Thirteen students were named members of the National Junior Forensic League team that will compete against thousands of other students from around the country this year after being crowned champions in their respective categories last Saturday at the Hopwood Junior High School cafeteria.
This year’s event is the largest NJFL regional competition ever hosted in the CNMI. According to competition officials, because of so many entrants, the competition had to be broken up into three evenings and into the weekend. This allowed students to compete in English and Chamorro competitions as well.
The students hailed as gold medalists are Northern Marianas International School’s Candice Aldan, for original oratory; Grace Christian Academy’s Dianne Arnold and Pegg Pixley, for duo interpretation; and Marianas Baptist Academy’s Minju Kang, for prose reading interpretation. Esther Kim from Grace Christian Academy will be representing the island in poetry; Marianas Baptist Academy’s Won Kwon Kim, for Lincoln-Douglas Debate; Hyun In Noh, extemporaneous speech; Saipan Community School’s Esther Park, storytelling; Mount Carmel School’s Reica Ramirez, impromptu; Grace Christian’s Melody Woo, humorous interpretation; and Hopwood Junior High School’s Kelvin Wolf, for Dramatic Interpretation.
Two winners representing poetry and dramatic interpretation in the Chamorro language were also named. Hopwood Junior High School’s Chloe Salvosa and San Vicente Elementary School’s Nina Vladsimo won in their categories, respectively.
The team, known as the “CNMI Coconuts,” will advance to the national NJFL competition in Overland Park, Kansas, in June this year, along with the high school national forensic league team.
HJHS’ Kelvin Wolf said “it was a wonderful feeling to win again.”
He added, “Competition was stressful because I know I had to defend my title. With the help of my mom, who is my coach, I am glad I made it!” Wolf told the Saipan Tribune that he will be polishing his speeches for the national competition.
Wolf’s mother and school coach, Johanne, said she is confident the team will do well. “I know it takes a lot of hard work, discipline, and late nights. We are proud. His determination paid off!”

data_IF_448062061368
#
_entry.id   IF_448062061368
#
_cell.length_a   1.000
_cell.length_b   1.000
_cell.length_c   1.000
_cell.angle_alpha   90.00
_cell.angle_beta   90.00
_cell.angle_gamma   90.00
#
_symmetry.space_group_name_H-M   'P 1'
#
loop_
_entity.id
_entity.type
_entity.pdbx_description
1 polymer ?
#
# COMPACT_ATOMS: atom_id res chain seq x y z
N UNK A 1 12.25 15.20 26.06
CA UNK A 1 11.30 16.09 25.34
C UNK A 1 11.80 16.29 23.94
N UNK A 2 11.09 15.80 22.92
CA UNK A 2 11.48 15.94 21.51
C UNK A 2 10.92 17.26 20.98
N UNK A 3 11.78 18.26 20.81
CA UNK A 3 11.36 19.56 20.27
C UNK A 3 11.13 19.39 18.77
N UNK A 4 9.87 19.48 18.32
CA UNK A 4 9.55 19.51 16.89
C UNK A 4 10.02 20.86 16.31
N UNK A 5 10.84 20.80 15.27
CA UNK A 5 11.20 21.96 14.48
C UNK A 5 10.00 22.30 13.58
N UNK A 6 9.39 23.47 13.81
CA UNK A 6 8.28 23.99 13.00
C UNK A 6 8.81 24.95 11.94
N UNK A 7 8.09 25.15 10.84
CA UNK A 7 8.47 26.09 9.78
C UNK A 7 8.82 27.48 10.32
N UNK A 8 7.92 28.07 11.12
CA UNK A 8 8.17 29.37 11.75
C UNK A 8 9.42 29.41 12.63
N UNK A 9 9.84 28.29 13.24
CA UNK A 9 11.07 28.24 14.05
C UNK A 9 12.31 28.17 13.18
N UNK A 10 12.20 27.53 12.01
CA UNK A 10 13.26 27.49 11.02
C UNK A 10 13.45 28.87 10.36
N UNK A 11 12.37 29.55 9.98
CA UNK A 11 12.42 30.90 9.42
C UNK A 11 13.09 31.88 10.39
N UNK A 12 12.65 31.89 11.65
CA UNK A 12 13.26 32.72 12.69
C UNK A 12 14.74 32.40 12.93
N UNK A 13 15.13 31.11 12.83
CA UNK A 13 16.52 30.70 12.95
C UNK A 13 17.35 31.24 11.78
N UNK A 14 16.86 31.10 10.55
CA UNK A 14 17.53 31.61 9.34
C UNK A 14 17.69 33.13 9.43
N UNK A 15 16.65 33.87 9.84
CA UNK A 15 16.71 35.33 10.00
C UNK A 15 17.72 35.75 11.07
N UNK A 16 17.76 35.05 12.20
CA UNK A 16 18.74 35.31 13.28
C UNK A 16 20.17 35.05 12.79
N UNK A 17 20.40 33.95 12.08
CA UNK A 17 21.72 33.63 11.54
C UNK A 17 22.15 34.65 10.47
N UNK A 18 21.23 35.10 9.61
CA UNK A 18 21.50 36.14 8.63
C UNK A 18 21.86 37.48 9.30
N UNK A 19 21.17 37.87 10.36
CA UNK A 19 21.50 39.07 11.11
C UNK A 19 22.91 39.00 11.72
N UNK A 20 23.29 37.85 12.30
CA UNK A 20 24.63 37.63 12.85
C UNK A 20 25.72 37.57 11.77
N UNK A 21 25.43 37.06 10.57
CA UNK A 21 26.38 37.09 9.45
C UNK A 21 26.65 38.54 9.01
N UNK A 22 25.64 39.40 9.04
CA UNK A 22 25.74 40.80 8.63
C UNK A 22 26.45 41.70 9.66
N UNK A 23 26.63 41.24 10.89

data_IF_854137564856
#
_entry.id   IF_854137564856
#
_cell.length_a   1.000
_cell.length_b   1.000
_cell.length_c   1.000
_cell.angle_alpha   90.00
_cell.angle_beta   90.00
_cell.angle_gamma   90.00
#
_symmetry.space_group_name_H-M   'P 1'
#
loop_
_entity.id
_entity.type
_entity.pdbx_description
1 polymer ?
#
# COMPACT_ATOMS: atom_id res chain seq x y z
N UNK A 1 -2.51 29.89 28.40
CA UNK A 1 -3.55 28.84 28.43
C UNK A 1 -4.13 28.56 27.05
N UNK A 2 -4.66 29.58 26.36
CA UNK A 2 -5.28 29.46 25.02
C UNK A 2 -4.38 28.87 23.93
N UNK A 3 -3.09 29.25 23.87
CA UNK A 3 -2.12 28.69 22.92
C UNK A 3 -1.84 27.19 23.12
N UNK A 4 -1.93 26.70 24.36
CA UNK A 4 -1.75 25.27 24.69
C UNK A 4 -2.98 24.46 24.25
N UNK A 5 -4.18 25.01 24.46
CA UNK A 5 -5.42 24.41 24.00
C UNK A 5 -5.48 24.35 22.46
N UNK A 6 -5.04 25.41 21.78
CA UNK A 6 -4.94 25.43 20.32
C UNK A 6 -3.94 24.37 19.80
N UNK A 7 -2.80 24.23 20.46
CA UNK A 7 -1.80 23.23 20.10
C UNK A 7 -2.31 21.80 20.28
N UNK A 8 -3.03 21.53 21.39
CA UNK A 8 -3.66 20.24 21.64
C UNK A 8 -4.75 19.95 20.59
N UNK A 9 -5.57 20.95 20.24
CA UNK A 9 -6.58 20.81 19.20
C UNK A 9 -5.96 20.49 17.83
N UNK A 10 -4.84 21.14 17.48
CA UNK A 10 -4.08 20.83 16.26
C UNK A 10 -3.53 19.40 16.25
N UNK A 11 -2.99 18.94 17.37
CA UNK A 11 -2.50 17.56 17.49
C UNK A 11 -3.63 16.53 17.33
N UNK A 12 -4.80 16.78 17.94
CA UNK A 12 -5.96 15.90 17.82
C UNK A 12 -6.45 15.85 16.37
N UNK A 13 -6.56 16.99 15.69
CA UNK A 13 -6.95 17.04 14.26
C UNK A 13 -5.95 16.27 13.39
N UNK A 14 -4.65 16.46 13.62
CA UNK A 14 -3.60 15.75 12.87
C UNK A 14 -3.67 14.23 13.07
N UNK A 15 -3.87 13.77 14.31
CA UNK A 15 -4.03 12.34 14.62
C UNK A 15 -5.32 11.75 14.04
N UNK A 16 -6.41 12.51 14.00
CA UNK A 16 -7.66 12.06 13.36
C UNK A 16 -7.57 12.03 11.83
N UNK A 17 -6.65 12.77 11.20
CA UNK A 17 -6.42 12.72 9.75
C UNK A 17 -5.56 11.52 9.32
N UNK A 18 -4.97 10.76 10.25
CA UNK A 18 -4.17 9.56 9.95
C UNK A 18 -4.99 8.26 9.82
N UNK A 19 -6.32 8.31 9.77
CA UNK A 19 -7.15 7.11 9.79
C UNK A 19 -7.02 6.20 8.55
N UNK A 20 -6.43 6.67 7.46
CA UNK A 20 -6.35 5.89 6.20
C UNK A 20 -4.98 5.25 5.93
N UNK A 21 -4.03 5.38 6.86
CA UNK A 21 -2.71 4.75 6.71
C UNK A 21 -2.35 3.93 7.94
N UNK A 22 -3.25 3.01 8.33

Fellow NJFL national team member and GCA student Esther Kim echoed the same sentiment. “I feel excited and nervous because it is my first year going to nationals, but I also think I will have a fun time in nationals because I will be able to learn new things,” she said.
GCA coach Ami Joy Danganan said this year marked the school’s highest number of student gold medalists and top winners in all the years she has coached NJFL. “I prayed for each of my students. We dedicated this victory to the Lord who has blessed all of them with amazing talent and supportive parents,” she said.
Long-time NFL board member and NJFL coordinator Angie Wheat said she is proud of all the participants. She is confident the CNMI will perform well in the national speech and debate tilt.
According to Wheat, this year’s competition received over 60 participants from 10 schools.
“Everyone did a great job! All the coaches, judges parents, and board who participated made this a nearly flawless meet.”
This year, both the National Forensic League and National Junior Forensic League may need to personally cover some of the trip expenses due to the financial shortfall of the Public School System.
School coaches and participants expressed concerns that some students may not be able to make it on the trip because of the lack of funds, especially for public school students. However, the organization in the past has successfully sent students under similar conditions and returned home with several awards and recognitions.